‘Compassion’ isn’t a fix for homelessness — it’s just virtue signaling

The Upper West Side has been abuzz for weeks about the relocation of a number of homeless men to various hotels in the neighborhood. Many of the men are sex offenders and drug addicts. They aren’t receiving the more intensive services they need and the neighborhood has seen a steep decline in safety.

But some people — who feel residents have been insufficiently welcoming to this new cohort — think they have the answer: not mental health outreach or help with hygiene, but compassion.

We’re in an era of intense virtue signaling, with ever intense competition to display your progressiveness on social media. Conformity of thought is paramount and displaying the right opinions, again and again to your captive audience, is key. And nothing says “I care” more than dismissing the safety concerns of your neighbors. Even discussing crime is suspect.

Take the newly formed group Upper West Siders for a Compassionate, Safe and Equitable Community, which wrote welcome messages in chalk outside the Lucerne. OK, but surely that can’t be the extent of their “compassion?” No, of course not. They’ve also started an online petition at Change.org. Though what they are requesting is unclear since the document has no demands other than imploring neighbors worried about their personal safety — including those who have recently joined the Guardian Angels and, by patrolling the streets to discourage midday open drug use and flashing, are actually doing something — to stop being so mean.

In the Daily News, Lauren-Brooke Eisen, director of the justice program at the Brennan Center for Justice, proclaimed the hotel-homeless shelter program “a win-win” and said the controversy is “a litmus test for our progressive swath of Manhattan.”

Eisen doesn’t entertain any of the concerns raised by Upper West Siders — about public urination, overdoses, open-air shooting up, indecent exposure — instead noting the “spike in 311 complaints in the area about homeless individuals appears to be alarmist.” Caring about your children being offered crack, something one parent reported happening at Riverside Park, fails the litmus test, apparently.

But who is really being compassionate? It makes no sense to stick people in need of help into a place where they aren’t offered any.

Actual compassion would mean fighting with the Department of Homeless Services to get these people what they need instead of making chalk drawings. Actual compassion would be challenging elected officials to do something to get the social services in place for these men.

It would also help if there was anything resembling a public plan. How long will these hotels be in use in this way? A source told The Post the contract is through October but would likely be renewed. The Lucerne shows as fully booked through the end of November but if you would like to visit the first weekend in December it will cost $274.

The compassion police say they are Upper West Siders, too, and want their views represented.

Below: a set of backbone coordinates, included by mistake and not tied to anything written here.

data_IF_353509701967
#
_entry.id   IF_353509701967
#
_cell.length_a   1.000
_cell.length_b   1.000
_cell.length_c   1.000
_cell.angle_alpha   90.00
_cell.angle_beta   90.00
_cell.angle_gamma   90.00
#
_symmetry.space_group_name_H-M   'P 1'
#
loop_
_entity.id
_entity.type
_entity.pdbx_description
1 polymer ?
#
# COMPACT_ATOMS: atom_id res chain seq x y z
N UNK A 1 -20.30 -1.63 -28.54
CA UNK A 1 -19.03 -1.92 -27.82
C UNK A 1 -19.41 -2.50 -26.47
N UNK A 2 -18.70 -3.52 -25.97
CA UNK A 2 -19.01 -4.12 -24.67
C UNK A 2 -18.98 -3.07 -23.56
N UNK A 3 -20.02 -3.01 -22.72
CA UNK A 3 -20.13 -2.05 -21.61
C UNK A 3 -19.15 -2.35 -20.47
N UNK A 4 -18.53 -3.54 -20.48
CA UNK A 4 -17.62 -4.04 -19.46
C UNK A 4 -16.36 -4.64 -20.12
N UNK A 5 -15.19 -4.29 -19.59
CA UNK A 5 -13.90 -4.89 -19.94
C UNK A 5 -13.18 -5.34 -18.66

The truth about living in New York is that a block is a small town and you may know nothing at all about what is happening just a few “towns” over.

The Upper West Side extends from Central Park South to 110th Street and from Central Park West to the Hudson River. The Lucerne, where some homeless men are being temporarily housed is on West 79th Street and Amsterdam. The Hotel Belleclaire on West 77th and Broadway. The Belnord on West 86th and Broadway.

More than 200,000 people live on the Upper West Side — during normal times. Those chalking the ground outside the hotel could easily be Upper West Siders who live nowhere near these three hotels.

Eisen proclaims herself an Upper West Sider but doesn’t note if she’s actually in the vicinity of these hotels. A friend who lives seven blocks south of the Lucerne told me she’s noticed a small uptick in the homeless population but nothing like what people who reside near the hotels are experiencing.

It would help if those arguing forming shelters in hotels is a “necessary short-term solution that benefits us all” would be specific about how much it actually affects them or their families. It’s easy to be compassionate when the situation isn’t taking place on your stoop.

It’s also easy to call NIMBYism on the neighborhood affectionately referred to as “Moscow on the Hudson,” but the “not in my backyard” label doesn’t fit perfectly this time.

Should the city be dumping troubled people in hotels and feeling as if their job is done? Most Upper West Siders wouldn’t want that happening in any backyard anywhere.

We’re so singularly focused on stopping COVID-19, clearly a worthwhile goal, that we have ignored all of the side problems that come with haphazardly forming policies around it. That has to end if the city will recover from this very dark period.

There are two groups of proud New Yorkers right now: those who acknowledge the giant problems exploding on our streets and those who shut down any discussion of those problems with labels like “racist.” We have to come together as communities in, yes, compassion and find actual solutions to the problems COVID-19 and its aftermath have wrought.

“If we want to build a truly just society, we must be willing to stand up for those values in our own neighborhood,” concludes the petition from the YIMBYs.

But if you want to build a truly just society you must also be willing to do the hard work of finding real solutions and not just dismissing the concerns of your neighbors. What is happening on the Upper West Side is not that.

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